Author Topic: Silver Cross mother desperate to get back memento of fallen soldier  (Read 2550 times)

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Sylvain Chartrand CD

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Silver Cross mother desperate to get back memento of fallen soldier

Tamara Elliott, Global News : Friday, February 08, 2013 3:10 PM

Read it on Global News: Global Calgary | Silver Cross mother desperate to get back memento of fallen soldier



CALGARY- A Calgary woman is desperate to get a treasured memento back, that was stolen by a heartless thief.

Anita Bowes’ truck was stolen from the Somerset CTrain Station, but the license plate is what she’s especially concerned about.

It was dedicated to her 21-year-old son Chad Horn, who was killed in Afghanistan in 2008 while serving with the military.

“It said, ‘Chad Horn, for those he loved he sacrificed,’ and it’s a picture of him in Afghanistan,” remembers Bowes. “We never saw him after Afghanistan, he never made it home for us to talk to him and see him.”

The stolen truck is a white, 2005 Ford F-250.

Anyone with information about the theft is asked to call police.

Read it on Global News: Global Calgary | Silver Cross mother desperate to get back memento of fallen soldier

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Mother of fallen Canadian soldier upset with federal government
« Reply #1 on: July 09, 2013, 12:47:32 PM »
Mother of fallen Canadian soldier upset with federal government

By Patricia Kozicka  Global News

VIDEO: http://globalnews.ca/news/702697/mother-of-fallen-canadian-soldier-upset-with-federal-government/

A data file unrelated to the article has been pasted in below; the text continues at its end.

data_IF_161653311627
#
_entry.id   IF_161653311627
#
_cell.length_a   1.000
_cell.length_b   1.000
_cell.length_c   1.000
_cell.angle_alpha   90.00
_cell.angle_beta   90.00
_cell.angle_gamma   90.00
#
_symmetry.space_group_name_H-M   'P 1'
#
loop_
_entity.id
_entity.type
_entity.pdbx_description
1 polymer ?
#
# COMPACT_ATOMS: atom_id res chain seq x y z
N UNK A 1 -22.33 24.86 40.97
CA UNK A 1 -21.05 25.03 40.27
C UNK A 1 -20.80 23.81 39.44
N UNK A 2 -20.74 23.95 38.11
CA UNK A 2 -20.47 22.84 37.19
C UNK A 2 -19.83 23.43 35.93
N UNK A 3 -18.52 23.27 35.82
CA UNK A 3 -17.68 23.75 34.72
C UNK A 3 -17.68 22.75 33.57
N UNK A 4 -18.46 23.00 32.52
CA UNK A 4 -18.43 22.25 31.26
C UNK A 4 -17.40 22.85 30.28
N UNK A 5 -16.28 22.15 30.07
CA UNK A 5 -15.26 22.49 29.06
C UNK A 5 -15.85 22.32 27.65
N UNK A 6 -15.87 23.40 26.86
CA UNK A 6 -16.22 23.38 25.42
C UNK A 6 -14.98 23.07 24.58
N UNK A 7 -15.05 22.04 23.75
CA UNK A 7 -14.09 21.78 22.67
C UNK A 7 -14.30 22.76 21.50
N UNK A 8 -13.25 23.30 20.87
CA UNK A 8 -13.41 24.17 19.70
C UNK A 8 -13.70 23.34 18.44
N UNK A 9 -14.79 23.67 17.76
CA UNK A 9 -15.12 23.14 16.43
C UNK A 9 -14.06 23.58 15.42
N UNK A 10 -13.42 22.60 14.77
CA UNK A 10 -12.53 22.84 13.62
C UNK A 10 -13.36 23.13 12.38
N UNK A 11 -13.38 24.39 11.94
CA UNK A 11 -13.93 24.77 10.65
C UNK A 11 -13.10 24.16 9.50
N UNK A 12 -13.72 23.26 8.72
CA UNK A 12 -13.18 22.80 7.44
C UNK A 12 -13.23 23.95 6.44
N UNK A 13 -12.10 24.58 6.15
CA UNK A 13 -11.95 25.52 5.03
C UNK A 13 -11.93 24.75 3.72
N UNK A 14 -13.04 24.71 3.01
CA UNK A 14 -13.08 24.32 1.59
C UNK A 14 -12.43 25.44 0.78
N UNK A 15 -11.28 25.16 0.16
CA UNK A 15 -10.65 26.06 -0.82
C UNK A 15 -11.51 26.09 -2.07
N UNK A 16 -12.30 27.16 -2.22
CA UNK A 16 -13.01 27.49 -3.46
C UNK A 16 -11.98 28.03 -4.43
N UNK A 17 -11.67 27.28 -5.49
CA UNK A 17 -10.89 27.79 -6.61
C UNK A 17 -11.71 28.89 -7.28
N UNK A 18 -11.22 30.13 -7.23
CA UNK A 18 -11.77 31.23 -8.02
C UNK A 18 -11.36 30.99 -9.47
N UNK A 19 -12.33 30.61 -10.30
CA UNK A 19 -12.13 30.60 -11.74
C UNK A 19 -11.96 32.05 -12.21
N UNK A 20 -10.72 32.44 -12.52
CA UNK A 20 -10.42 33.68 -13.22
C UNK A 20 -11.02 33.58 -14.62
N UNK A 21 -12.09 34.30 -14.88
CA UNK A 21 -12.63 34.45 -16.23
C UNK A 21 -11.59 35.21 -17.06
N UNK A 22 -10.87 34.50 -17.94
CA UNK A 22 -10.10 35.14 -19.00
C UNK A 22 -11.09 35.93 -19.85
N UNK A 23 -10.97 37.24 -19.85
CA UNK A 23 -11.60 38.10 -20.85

EDMONTON – A former Silver Cross mother is accusing the federal government of forgetting about the families of fallen soldiers.

Sherry Clark is upset that a new Afghanistan memorial is being unveiled in Ottawa on Tuesday evening, and she only found out about it on Thursday, through Facebook.

“Once again, Ottawa has forgotten about the families and they’re insensitive about us wanting to be there,” she said.

Clark’s son, Private Joel Wiebe, was killed by a roadside bomb in Afghanistan in June 2007. The new memorial in Ottawa is meant to honour him, along with the 157 other soldiers who have lost their lives in Afghanistan.

The only problem, according to Clark, is that few families received invitations. And she says that those who did were notified by phone or email on Thursday. Clark believes that is not enough notice.

“Many people do want to attend these kinds of things, but we need time. You have to have more than two business days or four days to drop everything and fly to Ottawa,” Clark added. She thinks three or four months notice would have been more appropriate.

“It’s not like we expect for them to pay for us to go, but we would like notice in a more timely matter so we can attend these things…It’s not easy to change schedules, get holidays from work, or even to be able to afford to fly to Ottawa.”

A Defence Ministry spokesperson sent Global News the following statement in regards to the situation:

“It was very recently that our office secured the Hall of Honour on Parliament Hill–a respectful and accessible location in the National Capital–for the Afghanistan Vigil. We felt it right to display the Vigil as soon as possible, to allow the families of the fallen, and the many Canadians who daily visit the Parliament during the summer months, the opportunity to pay their respects. We felt it would be wrong not to give Canadians as much opportunity as possible to visit, remember, and honour our fallen Canadian Armed Forces members.”

Clark questions that – pointing to a recent email to her from Defence Minister Peter Mackay that says nothing about venue problems.

“He did say that all of the families had been contacted, and I wrote him back to say that his office had been misinformed.”

The new Afghanistan Memorial Vigil will be on display on Parliament Hill all summer. Then for the next two weeks, it will be taken across the country, so that all Canadians, including the families of the fallen, can pay their respects.

With files from Fletcher Kent, Global News